The Azerbaijan Grand Prix was another story of Mercedes domination and helping them along the way was a dummy move on Ferrari heading into the final Q3 laps on Saturday.
Getting a good tow had a huge effect on the best potential lap times and Mercedes ensured that Valtteri Bottas and Lewis Hamilton did not end up at the front of the pack by performing dummy moves – heading out of the garage only to pull over at the end of the pit lane exit for what the two drivers called “clutch calibration”.
But the true purpose eventually became clear and Mercedes chief strategist, James Vowles, has gone into significant detail about the whole process. A process that was an “enormous risk”.
“Over the last few races you’ve been seeing what we would call almost a Mexican stand-off in the pit lane,” Vowles said in Mercedes’ Baku debrief.
“Everyone has their engines fired up and everyone’s looking at each other. But who’s going to go first to go out on track? They will be the car that effectively leads others and creates the tow.
“In Shanghai you saw that we left very late and other cars weren’t even able to do their lap because they were so keen on getting the tow that the flag came before they started their lap.
“In Baku we were very conscious that this effect could well dictate whether we were on pole or not .
“What we decided to do, therefore, was to send our cars out a little bit earlier which would pull the whole train of cars behind us. That worked.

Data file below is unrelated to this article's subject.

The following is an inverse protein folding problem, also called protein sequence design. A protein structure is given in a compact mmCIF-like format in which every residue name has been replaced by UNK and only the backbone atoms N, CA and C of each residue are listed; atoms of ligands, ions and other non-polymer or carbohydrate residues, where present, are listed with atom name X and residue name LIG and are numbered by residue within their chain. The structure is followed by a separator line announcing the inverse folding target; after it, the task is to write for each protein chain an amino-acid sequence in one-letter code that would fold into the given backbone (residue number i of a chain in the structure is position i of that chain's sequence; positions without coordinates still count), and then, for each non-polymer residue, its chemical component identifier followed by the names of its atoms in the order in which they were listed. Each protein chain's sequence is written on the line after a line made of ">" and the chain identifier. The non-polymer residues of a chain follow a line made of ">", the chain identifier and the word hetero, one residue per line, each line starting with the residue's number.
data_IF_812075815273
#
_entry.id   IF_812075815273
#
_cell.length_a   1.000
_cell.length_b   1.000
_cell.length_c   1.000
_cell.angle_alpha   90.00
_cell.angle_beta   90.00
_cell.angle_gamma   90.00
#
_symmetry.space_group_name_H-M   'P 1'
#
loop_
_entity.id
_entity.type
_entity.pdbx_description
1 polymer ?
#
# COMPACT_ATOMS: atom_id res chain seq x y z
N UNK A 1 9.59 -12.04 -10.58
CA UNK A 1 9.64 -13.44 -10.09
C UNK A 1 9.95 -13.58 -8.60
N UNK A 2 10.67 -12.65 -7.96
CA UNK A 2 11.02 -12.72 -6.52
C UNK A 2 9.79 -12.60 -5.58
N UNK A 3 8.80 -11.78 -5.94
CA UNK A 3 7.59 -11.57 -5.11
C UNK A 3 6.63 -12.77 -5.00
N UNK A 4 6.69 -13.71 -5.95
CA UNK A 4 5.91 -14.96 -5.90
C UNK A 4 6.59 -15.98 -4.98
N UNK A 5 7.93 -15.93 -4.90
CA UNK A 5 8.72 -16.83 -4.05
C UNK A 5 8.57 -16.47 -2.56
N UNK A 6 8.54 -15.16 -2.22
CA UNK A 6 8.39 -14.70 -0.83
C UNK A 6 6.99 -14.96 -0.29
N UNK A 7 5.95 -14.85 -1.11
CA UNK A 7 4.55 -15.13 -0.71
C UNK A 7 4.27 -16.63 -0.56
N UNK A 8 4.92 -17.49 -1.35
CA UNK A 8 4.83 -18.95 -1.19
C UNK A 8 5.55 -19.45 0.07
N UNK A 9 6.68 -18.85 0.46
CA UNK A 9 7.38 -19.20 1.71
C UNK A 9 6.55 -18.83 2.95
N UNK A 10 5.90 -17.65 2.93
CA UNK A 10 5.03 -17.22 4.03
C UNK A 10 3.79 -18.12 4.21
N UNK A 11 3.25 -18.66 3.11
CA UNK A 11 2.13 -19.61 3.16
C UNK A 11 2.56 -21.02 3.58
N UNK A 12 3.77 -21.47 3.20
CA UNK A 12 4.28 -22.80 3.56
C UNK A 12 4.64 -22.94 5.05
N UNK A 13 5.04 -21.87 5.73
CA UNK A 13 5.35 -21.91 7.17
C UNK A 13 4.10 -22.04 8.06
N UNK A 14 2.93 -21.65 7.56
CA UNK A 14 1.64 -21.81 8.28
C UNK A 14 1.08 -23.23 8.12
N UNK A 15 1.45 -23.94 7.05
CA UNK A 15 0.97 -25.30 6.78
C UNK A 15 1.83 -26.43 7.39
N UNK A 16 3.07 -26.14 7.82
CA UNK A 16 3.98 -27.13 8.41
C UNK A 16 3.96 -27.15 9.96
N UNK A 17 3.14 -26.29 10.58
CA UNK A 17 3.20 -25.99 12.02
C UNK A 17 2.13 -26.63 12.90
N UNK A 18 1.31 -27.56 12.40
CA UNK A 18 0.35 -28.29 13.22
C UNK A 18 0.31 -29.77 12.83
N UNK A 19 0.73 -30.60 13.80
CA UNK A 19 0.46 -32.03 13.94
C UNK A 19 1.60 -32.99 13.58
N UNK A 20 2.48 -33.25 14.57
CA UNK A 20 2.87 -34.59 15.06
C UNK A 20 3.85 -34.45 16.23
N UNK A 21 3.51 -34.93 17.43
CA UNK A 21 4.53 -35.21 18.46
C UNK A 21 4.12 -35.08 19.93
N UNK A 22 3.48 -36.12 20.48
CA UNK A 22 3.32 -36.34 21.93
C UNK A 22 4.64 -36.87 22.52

“And then do a practice start on the left-hand side, simply so that we did not end up at the front of the queue, because we felt the effect was so powerful.
“This was taking an enormous risk. We only crossed the line several seconds before the flag as a result of this. But in this situation it worked.
“We pulled over to the left-hand side, other cars came past, Vettel led the pack and didn’t have a tow on this particular occasion, allowing our cars to get into a nice position behind competitors and benefit both from a tow and a good track position.”
Vowles also praised Bottas and Hamilton for doing a “fantastic job” throughout the whole process.
He added: “This sort of plan doesn’t go without quite a bit of discussion beforehand, especially with the driver,s to make sure they both understand, accept and agree the plan.
“Because for them it’s very different: You’re asking them to break up what is a normal routine of going out into qualifying three, a very high-pressure situation, and doing something different.
“We discussed it with the drivers in the morning, made sure that they completely understood what we may and may not do during qualifying, and again before they went out we briefed them so that they understood exactly what was required of them. And they did a fantastic job.”